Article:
- The problem is too unfamiliar to them. If explaining the problem requires a long explanation of what the product is, what it does, and all the requirements and constraints, it’s too big of a problem. Create an exercise that is just familiar enough so the designer can get their head around the problem in a short amount of time. Don’t create a problem that will give some designers an unfair advantage because they are familiar with the domain.
- The problem isn’t appropriate for assessing what you need. If what you need is a visual designer, don’t give the design candidate a problem that tests their product design skills. On the other hand, if you need a product designer, make the exercise more about the product concept, flow, and interaction model, and less about giving a UI a facelift.
Here are some examples of design exercises that have worked well for me:
For visual design candidates:
Pick any website (or mobile app) you use and redesign it to improve the aesthetics and experience.
- Describe your observations with the original design: what works well, what doesn’t work well?
- Specify the scope of what problems you’re trying to solve.
- Walk through your new design and describe your rationale for design changes you’d like to make.
For interaction design and product design candidates:
Company Y offers a directory of people that users can search and browse to discover other people who share their interests. People can be found based on name, email, location, and interests.
Company X has determined how to find gas prices at all gas stations in the US. Design a product / user interface that allows users to find gas at the best price.
For either problem:
- Sketch wireframes that illustrate how users would get from the start page of this offering to meeting their goals.
- Clearly articulate user goals and tasks that need to be supported in the UI and how you would move users through the site to help them achieve their goals.
- What constraints, requirements, and assumptions are you making with your design? What are the tradeoffs you’re making with the design and why?
There are several ways to include a design exercise in your interview process:
- At-home design exercise (for interaction / product designers OR visual designers): At-home design exercises give designers more of a chance to think about the design problem and create deliverables that are higher fidelity than pencil and whiteboard sketches. I recommend giving a suggested time limit (e.g. 3 hours) so time-bound the effort — some candidates will take more time, but at least there is some expectation set. The downside with at-home exercises is that it may be hard to elicit interest from designers to apply to your company if this is required. Carve out time during the portfolio presentation for the candidate to walk through their work on the exercise.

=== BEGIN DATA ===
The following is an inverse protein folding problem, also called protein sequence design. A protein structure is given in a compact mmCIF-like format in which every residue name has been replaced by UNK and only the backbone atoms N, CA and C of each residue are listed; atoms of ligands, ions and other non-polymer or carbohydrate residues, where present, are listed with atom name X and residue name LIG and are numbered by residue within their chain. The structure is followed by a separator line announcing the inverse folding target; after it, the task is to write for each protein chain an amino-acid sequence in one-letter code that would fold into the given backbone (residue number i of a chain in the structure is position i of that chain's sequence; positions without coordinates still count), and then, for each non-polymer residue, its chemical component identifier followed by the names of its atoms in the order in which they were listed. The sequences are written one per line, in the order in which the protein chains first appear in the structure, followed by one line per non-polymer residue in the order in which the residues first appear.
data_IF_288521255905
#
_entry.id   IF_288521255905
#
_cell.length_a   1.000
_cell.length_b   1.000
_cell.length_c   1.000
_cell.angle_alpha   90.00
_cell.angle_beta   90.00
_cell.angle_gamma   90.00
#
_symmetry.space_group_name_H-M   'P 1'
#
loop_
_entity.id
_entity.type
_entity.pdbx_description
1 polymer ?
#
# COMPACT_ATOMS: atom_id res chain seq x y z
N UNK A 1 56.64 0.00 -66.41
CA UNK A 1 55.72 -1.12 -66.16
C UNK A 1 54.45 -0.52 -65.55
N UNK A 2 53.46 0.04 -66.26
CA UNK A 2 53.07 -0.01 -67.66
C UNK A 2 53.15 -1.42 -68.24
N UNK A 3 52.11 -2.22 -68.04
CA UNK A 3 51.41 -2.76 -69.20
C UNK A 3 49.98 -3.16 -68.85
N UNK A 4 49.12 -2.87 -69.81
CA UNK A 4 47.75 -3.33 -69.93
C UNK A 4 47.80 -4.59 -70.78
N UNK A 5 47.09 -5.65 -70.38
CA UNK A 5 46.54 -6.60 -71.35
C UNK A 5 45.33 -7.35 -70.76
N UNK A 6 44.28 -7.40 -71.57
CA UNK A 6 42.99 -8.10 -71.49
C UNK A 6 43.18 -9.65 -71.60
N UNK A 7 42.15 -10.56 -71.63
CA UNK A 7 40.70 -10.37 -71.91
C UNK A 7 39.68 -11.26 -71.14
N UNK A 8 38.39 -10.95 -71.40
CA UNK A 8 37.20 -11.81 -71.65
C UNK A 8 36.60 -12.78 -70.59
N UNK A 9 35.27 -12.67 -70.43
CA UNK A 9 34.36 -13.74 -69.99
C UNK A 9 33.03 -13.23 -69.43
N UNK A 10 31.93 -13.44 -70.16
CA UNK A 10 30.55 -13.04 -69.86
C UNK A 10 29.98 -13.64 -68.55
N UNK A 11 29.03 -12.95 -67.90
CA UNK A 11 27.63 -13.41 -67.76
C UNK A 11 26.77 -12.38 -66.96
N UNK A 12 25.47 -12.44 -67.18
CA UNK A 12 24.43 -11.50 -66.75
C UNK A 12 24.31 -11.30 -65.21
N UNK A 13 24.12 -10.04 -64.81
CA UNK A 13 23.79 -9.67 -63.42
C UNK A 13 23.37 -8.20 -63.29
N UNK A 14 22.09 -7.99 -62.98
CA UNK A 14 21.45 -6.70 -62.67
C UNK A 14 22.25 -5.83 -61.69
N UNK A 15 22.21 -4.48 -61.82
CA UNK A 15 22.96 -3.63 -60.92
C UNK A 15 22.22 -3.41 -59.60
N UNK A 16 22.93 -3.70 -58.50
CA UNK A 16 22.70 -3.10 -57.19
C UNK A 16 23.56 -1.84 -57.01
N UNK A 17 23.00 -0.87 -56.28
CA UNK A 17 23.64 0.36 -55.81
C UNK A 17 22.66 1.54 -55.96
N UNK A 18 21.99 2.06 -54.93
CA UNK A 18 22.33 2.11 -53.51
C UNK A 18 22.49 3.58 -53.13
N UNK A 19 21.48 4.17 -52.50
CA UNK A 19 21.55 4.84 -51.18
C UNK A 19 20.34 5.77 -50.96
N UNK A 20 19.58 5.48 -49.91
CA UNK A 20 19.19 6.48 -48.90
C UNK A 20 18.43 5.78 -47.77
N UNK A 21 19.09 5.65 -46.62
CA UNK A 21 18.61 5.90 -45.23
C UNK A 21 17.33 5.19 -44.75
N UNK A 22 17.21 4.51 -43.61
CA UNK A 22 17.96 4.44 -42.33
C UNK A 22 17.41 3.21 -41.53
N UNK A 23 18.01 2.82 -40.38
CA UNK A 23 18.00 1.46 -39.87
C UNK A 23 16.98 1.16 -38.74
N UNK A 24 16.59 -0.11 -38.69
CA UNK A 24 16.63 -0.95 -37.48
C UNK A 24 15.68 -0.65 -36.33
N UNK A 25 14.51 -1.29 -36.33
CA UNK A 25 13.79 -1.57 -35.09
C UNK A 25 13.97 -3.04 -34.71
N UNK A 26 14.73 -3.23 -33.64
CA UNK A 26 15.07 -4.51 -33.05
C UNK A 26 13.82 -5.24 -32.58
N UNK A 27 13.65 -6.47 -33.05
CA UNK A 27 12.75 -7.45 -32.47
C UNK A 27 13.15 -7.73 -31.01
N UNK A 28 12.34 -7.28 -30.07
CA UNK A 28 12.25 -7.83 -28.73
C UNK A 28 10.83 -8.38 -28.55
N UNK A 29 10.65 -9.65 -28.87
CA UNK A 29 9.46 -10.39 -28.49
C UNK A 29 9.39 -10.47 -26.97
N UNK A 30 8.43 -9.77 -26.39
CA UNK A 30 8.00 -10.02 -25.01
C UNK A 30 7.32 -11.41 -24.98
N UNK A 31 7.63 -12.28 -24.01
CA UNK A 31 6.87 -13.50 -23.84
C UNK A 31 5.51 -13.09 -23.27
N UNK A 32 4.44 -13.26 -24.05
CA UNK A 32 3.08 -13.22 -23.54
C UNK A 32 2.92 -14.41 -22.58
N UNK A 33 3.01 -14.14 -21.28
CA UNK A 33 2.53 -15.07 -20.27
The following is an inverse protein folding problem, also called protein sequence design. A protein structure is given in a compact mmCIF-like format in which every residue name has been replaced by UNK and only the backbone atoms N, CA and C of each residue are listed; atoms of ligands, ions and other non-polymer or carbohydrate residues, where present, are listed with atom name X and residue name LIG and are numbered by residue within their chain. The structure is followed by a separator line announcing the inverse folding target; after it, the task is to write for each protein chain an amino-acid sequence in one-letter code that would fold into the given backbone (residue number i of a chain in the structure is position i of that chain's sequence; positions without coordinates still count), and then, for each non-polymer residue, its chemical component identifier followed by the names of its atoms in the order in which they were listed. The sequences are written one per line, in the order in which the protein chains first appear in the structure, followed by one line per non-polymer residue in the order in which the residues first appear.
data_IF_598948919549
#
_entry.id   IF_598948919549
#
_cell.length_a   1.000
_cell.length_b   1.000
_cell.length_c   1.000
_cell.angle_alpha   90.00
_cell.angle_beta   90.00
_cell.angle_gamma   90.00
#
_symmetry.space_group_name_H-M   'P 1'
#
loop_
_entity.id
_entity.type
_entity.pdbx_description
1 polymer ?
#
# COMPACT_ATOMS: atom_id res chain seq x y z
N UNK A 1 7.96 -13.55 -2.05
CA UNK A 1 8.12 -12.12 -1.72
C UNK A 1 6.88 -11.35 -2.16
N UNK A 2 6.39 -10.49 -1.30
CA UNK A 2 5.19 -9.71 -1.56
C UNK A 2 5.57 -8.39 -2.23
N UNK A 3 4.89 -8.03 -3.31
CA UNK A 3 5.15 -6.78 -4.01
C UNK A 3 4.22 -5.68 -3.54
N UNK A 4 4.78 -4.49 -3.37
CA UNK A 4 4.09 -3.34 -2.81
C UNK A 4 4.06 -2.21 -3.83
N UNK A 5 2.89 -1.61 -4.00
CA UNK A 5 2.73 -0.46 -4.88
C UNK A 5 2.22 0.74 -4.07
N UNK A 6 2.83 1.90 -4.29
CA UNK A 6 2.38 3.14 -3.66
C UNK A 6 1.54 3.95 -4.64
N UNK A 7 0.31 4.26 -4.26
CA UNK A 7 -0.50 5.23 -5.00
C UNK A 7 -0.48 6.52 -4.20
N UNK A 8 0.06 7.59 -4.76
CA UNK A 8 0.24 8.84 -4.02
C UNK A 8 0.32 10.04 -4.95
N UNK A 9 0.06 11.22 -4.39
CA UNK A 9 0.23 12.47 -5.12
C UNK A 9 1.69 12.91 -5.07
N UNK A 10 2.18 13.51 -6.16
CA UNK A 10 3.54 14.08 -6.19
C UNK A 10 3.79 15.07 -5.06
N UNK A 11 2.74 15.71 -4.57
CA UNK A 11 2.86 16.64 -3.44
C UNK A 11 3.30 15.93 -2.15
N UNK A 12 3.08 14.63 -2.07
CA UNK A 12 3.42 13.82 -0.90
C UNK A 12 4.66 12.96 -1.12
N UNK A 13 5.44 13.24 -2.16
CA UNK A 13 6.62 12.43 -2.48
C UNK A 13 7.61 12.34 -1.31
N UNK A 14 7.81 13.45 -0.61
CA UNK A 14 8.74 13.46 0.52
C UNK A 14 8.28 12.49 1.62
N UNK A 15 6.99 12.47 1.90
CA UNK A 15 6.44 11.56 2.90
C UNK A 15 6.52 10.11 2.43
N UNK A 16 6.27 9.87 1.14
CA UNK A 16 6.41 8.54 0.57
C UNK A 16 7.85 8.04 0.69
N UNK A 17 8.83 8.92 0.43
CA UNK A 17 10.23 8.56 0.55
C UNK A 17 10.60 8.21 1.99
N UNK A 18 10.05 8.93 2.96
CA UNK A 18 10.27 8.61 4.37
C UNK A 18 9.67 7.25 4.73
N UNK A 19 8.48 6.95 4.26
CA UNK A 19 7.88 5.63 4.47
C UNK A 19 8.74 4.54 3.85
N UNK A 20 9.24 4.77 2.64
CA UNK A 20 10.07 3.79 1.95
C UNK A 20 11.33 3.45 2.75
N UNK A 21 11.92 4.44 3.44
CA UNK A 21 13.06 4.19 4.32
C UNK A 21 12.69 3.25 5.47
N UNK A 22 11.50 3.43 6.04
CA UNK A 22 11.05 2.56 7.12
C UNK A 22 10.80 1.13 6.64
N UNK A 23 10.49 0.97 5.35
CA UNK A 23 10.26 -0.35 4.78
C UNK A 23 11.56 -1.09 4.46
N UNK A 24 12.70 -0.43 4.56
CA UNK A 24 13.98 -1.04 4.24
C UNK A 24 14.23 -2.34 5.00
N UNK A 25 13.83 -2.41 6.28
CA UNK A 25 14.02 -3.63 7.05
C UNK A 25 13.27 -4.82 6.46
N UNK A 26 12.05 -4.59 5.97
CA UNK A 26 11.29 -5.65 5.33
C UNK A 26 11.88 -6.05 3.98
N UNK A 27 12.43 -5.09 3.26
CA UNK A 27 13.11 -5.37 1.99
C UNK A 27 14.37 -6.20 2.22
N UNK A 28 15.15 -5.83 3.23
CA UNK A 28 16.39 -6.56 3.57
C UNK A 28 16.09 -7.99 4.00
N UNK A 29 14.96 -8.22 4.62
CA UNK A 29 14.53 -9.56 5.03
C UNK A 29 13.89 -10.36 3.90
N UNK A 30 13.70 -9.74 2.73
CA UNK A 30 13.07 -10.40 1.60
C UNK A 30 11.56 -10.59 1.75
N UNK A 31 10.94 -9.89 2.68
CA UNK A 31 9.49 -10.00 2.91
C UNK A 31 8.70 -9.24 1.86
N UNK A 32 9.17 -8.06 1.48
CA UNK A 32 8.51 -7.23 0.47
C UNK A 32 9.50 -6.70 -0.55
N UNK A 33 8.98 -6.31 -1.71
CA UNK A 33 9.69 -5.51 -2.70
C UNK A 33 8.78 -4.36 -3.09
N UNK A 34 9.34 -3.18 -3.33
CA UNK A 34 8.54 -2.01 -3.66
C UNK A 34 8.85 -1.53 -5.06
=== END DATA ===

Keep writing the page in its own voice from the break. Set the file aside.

- Onsite design exercise (for interaction / product designers): An onsite design exercise is given to candidates when they come in for in-person interviews. Give them the written problem, leave them in a quiet conference room for an hour with a whiteboard and markers or paper and pencil, and have them walk through their design. At this level of fidelity, their work is limited to conceptual and flow diagrams and wireframes.
- Whiteboarding session (for interaction / product designers): For a more interactive design exercise, consider working on a problem together at the whiteboard. This is a good way to gauge rapport and collaboration. The downside is that some designers work better alone, with time to think and incubate their ideas quietly. If you choose to do a whiteboarding session, pick a problem that can be solvable in no more than 30 minutes. Some examples:
- Design an elevator control pad for a 1000-story building
- Design an alarm clock for kids
- Design an ATM for kids
One way to structure interviews with is to schedule a half-day interview for the candidate to come in for the exercise, followed by a presentation of his/her portfolio and design exercise. Afterwards, the team can decide whether to pursue a second round of interviews on another day, or if the candidate is not a fit, less time is spent interviewing a candidate that is not a fit. Alternatively, start with the portfolio presentation, followed by 1:1 interviews. After you decide the candidate is worth bringing back and the candidate has also expressed interest in continuing to talk to the company, then assign the design exercise (or skip the exercise if there is such a large body of work or you have previous experience working with the person).
Assessing the design exercise
Some things you want to look for when assessing a design exercise: